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Kat and Kevin Yares

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Iron Removal - Our Water System

For years our system has been plagued with a heavy Iron content. In fact I am sure that when it was first drilled, about 20 years ago, this problem was there from day one. We did test the water for any pathogens and contamination. Most state health departments will do this for a small fee. The results came back clear on any "bad nastys" in the water but it did have a heavy Iron content.

I spent a lot of time on the NET looking for systems that could remove the iron. I found them but the price tag was way too high for our pocketbooks. Kat had a method for showing people how much iron was in the water. She would fill a drinking glass and then dumping a little bleach into the glass.

There it would appear, the infamous red of iron in the water. This got me to thinking, hmmmmm, about treating the well with bleach. After searching the NET I found a few folks who have done this and decided to give it a try.

The first dump of bleach was a shock, literally a shock of bleach. A quantity of a 1/2-gallon of store bought bleach was dumped into the well. Man did things turn red quickly. I flushed the water for about a half hour before the heavy color started to run clear and the bleach smell slowly dissipated.

Next was the addition of a three-stage water filter system. I found, at salvage, three full sized cartridge containers and plumbed them into the existing water piping. I placed two ball valves on each end of the filters to shut the water off when they need replacing.

The filter cartridges are as follows from well to faucets.

1)        20-micron paper filter about $2.50 apiece. This removes the heaviest particles of iron after chlorination and will last about 2 to 3 weeks.

2)        10-micron string filter to take down the particle size. This runs about $3.00 and can be soaked, washed and reused. This lasts about 4 to 5 weeks before I have to replace the filter.

3)        5 to 10 micron carbon filter about $4.00 to $5.00 a throw. This filter helps with taste and the final cleaning of the remaining fine particles. This carbon filter will last about the same time as the string filter, 4 to 5 weeks.

The schedule we use is to add ½ pint of store bought bleach every week. I make this on a Tuesday. Why Tuesday? I don't know. It's easy to remember. The filter changing only occurs when there is a noticeable low flow of water from the submersible water pump system. I usually work on the premise to change the cheaper paper filter twice before changing the other two filters. In other words, twice a month I change the first in line paper filter. Once a month I change the #2 string filter and the #3 carbon filter.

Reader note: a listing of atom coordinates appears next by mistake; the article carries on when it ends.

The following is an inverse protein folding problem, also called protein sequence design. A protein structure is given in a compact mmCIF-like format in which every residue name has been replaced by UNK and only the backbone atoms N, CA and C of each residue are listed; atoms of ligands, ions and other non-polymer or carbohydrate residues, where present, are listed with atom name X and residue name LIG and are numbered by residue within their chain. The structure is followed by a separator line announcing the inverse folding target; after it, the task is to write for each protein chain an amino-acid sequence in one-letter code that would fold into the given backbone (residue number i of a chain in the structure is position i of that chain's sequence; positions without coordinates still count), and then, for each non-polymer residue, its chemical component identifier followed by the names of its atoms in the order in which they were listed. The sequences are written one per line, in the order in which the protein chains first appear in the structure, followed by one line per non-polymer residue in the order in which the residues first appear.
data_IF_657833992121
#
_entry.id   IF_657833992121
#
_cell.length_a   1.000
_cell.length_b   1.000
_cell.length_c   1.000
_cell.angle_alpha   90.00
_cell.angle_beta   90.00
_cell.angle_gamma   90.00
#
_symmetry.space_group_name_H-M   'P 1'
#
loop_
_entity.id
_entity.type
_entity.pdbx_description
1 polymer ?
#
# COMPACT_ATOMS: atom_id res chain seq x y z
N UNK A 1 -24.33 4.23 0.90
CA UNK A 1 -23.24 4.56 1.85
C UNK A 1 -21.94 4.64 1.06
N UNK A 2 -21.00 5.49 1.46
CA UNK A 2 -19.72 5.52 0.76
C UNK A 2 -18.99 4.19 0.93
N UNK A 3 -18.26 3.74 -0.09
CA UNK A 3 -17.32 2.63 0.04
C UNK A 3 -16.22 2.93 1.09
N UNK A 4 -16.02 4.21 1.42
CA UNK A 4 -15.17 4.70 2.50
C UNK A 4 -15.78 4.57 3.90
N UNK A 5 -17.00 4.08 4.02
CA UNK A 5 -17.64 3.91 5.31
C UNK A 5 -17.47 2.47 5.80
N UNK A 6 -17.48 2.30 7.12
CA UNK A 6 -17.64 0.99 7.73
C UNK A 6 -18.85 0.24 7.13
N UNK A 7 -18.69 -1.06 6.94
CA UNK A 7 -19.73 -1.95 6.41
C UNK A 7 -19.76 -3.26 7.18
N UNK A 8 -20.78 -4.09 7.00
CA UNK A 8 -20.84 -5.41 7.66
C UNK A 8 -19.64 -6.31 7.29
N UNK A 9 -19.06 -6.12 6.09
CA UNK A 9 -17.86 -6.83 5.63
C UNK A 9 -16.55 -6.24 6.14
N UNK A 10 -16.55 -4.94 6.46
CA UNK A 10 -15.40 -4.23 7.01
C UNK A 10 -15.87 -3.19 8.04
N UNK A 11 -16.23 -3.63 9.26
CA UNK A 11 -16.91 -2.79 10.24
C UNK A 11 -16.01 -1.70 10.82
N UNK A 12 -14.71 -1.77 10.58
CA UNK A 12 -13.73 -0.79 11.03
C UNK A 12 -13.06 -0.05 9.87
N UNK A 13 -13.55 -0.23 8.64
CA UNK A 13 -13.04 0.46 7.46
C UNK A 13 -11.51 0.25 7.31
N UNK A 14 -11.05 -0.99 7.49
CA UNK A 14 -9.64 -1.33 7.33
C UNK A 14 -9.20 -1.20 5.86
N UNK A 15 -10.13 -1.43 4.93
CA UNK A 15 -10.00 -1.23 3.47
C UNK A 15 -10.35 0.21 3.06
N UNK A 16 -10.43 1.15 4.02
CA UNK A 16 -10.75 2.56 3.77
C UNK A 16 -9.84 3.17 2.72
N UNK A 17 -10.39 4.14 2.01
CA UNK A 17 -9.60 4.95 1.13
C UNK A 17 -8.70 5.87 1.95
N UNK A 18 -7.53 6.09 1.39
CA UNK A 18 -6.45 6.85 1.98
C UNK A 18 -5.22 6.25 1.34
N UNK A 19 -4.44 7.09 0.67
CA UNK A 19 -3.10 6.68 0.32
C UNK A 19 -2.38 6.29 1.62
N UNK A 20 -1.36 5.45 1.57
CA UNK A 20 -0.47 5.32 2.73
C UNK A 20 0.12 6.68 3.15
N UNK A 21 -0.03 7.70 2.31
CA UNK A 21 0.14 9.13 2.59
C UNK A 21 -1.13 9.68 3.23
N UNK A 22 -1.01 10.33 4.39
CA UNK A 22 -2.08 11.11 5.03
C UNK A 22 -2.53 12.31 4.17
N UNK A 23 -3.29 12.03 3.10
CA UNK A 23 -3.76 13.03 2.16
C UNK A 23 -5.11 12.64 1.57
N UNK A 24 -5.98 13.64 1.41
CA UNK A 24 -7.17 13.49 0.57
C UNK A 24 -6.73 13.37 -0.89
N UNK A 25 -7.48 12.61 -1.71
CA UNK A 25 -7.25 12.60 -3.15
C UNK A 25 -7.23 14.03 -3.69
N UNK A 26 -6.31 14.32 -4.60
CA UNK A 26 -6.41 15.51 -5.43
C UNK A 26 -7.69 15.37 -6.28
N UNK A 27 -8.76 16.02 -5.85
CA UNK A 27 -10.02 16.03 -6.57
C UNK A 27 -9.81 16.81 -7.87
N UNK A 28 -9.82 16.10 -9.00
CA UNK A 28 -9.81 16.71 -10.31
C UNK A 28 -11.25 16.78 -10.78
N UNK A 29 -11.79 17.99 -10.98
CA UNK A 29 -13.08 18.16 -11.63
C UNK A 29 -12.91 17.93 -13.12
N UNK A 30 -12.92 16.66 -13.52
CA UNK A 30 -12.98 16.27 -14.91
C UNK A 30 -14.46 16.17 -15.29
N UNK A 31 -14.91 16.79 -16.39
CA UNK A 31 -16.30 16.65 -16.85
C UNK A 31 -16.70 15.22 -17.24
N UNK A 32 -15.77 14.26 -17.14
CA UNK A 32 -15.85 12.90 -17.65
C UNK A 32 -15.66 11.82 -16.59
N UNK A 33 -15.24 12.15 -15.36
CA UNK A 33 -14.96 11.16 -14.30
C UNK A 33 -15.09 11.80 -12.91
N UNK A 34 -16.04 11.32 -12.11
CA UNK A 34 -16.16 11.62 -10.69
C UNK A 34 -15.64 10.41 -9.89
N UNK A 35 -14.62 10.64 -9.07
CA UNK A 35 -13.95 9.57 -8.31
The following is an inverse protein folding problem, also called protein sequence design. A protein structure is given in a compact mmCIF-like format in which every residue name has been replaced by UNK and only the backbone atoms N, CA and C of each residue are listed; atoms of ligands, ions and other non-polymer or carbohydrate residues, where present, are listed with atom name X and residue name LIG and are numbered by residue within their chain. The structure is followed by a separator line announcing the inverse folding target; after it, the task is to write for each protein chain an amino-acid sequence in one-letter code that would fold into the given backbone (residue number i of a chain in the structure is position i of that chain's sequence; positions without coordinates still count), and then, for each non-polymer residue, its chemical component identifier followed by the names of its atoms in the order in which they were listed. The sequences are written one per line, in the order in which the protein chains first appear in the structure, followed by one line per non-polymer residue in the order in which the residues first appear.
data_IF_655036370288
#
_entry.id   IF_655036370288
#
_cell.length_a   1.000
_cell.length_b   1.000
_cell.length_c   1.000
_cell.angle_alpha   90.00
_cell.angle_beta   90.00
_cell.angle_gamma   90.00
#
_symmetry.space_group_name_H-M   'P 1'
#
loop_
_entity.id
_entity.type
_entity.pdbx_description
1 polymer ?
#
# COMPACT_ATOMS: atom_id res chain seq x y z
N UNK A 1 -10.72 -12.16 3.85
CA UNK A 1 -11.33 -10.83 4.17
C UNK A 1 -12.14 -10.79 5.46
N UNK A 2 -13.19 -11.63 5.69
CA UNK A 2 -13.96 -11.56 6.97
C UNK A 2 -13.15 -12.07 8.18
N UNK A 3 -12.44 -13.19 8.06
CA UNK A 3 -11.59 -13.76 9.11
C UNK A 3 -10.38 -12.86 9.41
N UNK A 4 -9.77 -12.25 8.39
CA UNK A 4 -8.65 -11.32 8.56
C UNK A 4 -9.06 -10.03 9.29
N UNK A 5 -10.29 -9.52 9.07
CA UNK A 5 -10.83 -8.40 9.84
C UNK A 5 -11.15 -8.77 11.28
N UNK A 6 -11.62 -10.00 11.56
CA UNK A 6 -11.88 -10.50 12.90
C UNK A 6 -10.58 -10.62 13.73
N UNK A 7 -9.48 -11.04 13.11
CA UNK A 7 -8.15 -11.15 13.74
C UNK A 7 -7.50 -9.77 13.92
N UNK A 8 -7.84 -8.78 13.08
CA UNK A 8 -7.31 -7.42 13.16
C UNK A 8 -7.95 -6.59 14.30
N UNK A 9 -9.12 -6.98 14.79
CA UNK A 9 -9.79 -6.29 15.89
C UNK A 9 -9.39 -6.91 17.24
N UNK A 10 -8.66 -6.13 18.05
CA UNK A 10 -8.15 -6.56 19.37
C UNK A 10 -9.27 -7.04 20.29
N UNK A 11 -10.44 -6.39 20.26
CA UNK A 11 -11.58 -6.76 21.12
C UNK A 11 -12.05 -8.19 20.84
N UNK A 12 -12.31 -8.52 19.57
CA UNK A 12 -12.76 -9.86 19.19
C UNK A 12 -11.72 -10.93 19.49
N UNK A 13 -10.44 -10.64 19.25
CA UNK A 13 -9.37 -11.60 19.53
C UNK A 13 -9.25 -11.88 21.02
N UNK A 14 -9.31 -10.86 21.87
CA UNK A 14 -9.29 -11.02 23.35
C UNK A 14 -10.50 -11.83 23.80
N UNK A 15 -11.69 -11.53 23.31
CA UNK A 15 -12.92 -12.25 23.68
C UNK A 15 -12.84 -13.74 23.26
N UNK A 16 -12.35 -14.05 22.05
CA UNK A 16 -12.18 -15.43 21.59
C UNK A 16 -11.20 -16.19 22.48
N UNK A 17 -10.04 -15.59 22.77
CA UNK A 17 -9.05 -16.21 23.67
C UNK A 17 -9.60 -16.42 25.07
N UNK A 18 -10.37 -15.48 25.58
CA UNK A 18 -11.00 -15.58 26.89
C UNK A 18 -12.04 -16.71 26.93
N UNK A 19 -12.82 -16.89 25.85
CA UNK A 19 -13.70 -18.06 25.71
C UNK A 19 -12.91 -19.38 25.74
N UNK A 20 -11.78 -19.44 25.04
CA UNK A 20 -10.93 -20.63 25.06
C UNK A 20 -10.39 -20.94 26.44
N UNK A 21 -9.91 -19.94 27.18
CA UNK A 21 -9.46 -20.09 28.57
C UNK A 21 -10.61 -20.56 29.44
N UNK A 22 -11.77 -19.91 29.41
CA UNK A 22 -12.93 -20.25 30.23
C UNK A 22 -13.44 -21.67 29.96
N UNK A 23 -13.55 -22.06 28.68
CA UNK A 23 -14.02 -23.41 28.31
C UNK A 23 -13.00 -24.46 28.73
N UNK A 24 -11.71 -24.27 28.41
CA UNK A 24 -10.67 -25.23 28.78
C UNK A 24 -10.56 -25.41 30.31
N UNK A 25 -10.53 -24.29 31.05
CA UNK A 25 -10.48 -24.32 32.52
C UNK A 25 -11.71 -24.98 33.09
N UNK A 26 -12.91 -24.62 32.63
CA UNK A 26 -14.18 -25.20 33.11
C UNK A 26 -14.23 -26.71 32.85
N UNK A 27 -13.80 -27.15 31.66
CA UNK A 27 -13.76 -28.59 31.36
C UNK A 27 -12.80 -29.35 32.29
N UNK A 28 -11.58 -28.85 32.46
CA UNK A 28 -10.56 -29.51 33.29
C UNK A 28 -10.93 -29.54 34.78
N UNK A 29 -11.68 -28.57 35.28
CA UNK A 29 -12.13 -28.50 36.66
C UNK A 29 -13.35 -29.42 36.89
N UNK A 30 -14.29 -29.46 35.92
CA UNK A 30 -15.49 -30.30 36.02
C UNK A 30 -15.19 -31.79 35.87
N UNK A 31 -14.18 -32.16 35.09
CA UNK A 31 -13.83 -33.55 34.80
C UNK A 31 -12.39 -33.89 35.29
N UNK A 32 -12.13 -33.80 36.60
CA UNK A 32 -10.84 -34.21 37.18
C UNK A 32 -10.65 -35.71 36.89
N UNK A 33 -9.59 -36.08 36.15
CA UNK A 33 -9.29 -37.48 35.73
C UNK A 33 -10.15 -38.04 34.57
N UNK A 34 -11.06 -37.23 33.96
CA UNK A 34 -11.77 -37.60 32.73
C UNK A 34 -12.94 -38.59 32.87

So for a yearly total I use 24 of the paper filters, 12 string and carbon. Of course I clean and reuse the string filters. My total, high-end rough cost, is $60 for the paper, $60 for the carbon, spent $30 on the string filters and about $15 for bleach. Total is $165 a year and we use about 3000 gallons a month for household, laundry, baths, animals and etc.

This works out to a yearly cost for us, approximate of course, to a total of $4.58 per 1000 gallons less the well electrical costs. So I will round this total 1000-gallon cost to us at a HIGH of $9 per 1000 gallons.

Rural water costs from the county are $12 per 1000 after the minimal charge of $20 for 2000 gallons and their monthly meter charge is about $10. So 3000 gallons from our local water association costs about $42. Plus, not having to deal with, all of their silly rules and tacked on fees. Water from them I have noticed, only gets more expensive.

We have been using this system since March of 2008 and the improvement is vast. With the addition of the chlorine bleach to the well, it not only suspends the iron in the water. It also helps to purify or clean the water. Yes, I will admit that the water will have a slight bleach smell on each Tuesday, for a few gallons, but it soon dissipates.

Nothing is always Free -- and Water just ain't one of them.


Three Filter Housings
The one on the left is #1- paper filter.
Note the dark red color.
Ball valve at each end of filter assembly.
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